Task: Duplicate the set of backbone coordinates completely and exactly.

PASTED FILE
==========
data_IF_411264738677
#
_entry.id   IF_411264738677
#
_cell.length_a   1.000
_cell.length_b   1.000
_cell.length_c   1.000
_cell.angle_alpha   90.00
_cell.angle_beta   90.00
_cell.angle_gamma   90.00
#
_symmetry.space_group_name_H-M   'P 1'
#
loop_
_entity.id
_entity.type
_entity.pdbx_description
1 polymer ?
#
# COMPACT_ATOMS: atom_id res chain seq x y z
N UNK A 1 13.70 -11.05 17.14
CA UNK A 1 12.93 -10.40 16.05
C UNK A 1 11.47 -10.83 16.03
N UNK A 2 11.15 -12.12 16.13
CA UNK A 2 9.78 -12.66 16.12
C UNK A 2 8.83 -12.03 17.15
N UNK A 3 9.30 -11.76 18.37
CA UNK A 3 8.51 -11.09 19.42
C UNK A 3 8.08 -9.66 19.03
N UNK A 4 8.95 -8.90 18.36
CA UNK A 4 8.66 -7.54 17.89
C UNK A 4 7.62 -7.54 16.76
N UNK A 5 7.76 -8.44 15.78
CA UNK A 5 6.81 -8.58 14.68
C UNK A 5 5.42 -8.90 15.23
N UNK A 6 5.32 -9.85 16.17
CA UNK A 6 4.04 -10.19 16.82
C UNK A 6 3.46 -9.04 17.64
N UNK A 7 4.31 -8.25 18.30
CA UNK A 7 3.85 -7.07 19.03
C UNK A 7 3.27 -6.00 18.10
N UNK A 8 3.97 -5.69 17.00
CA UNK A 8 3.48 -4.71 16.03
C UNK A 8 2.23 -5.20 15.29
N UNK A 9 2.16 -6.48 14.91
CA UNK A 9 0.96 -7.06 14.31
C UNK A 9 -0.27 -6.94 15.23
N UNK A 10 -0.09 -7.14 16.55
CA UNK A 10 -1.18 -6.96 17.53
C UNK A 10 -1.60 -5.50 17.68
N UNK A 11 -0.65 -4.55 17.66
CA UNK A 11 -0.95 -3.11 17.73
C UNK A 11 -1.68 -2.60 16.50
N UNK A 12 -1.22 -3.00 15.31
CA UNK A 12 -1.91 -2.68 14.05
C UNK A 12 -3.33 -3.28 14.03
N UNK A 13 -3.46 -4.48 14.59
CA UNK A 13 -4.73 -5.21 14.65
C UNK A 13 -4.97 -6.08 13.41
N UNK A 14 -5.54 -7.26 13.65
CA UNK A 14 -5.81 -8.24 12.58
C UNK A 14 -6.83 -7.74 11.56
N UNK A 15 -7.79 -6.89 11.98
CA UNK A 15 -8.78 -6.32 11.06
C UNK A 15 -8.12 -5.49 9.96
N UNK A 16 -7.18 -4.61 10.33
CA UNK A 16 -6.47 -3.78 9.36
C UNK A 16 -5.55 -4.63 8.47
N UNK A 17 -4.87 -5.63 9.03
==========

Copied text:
data_IF_411264738677
#
_entry.id   IF_411264738677
#
_cell.length_a   1.000
_cell.length_b   1.000
_cell.length_c   1.000
_cell.angle_alpha   90.00
_cell.angle_beta   90.00
_cell.angle_gamma   90.00
#
_symmetry.space_group_name_H-M   'P 1'
#
loop_
_entity.id
_entity.type
_entity.pdbx_description
1 polymer ?
#
# COMPACT_ATOMS: atom_id res chain seq x y z
N UNK A 1 13.70 -11.05 17.14
CA UNK A 1 12.93 -10.40 16.05
C UNK A 1 11.47 -10.83 16.03
N UNK A 2 11.15 -12.12 16.13
CA UNK A 2 9.78 -12.66 16.12
C UNK A 2 8.83 -12.03 17.15
N UNK A 3 9.30 -11.76 18.37
CA UNK A 3 8.51 -11.09 19.42
C UNK A 3 8.08 -9.66 19.03
N UNK A 4 8.95 -8.90 18.36
CA UNK A 4 8.66 -7.54 17.89
C UNK A 4 7.62 -7.54 16.76
N UNK A 5 7.76 -8.44 15.78
CA UNK A 5 6.81 -8.58 14.68
C UNK A 5 5.42 -8.90 15.23
N UNK A 6 5.32 -9.85 16.17
CA UNK A 6 4.04 -10.19 16.82
C UNK A 6 3.46 -9.04 17.64
N UNK A 7 4.31 -8.25 18.30
CA UNK A 7 3.85 -7.07 19.03
C UNK A 7 3.27 -6.00 18.10
N UNK A 8 3.97 -5.69 17.00
CA UNK A 8 3.48 -4.71 16.03
C UNK A 8 2.23 -5.20 15.29
N UNK A 9 2.16 -6.48 14.91
CA UNK A 9 0.96 -7.06 14.31
C UNK A 9 -0.27 -6.94 15.23
N UNK A 10 -0.09 -7.14 16.55
CA UNK A 10 -1.18 -6.96 17.53
C UNK A 10 -1.60 -5.50 17.68
N UNK A 11 -0.65 -4.55 17.66
CA UNK A 11 -0.95 -3.11 17.73
C UNK A 11 -1.68 -2.60 16.50
N UNK A 12 -1.22 -3.00 15.31
CA UNK A 12 -1.91 -2.68 14.05
C UNK A 12 -3.33 -3.28 14.03
N UNK A 13 -3.46 -4.48 14.59
CA UNK A 13 -4.73 -5.21 14.65
C UNK A 13 -4.97 -6.08 13.41
N UNK A 14 -5.54 -7.26 13.65
CA UNK A 14 -5.81 -8.24 12.58
C UNK A 14 -6.83 -7.74 11.56
N UNK A 15 -7.79 -6.89 11.98
CA UNK A 15 -8.78 -6.32 11.06
C UNK A 15 -8.12 -5.49 9.96
N UNK A 16 -7.18 -4.61 10.33
CA UNK A 16 -6.47 -3.78 9.36
C UNK A 16 -5.55 -4.63 8.47
N UNK A 17 -4.87 -5.63 9.03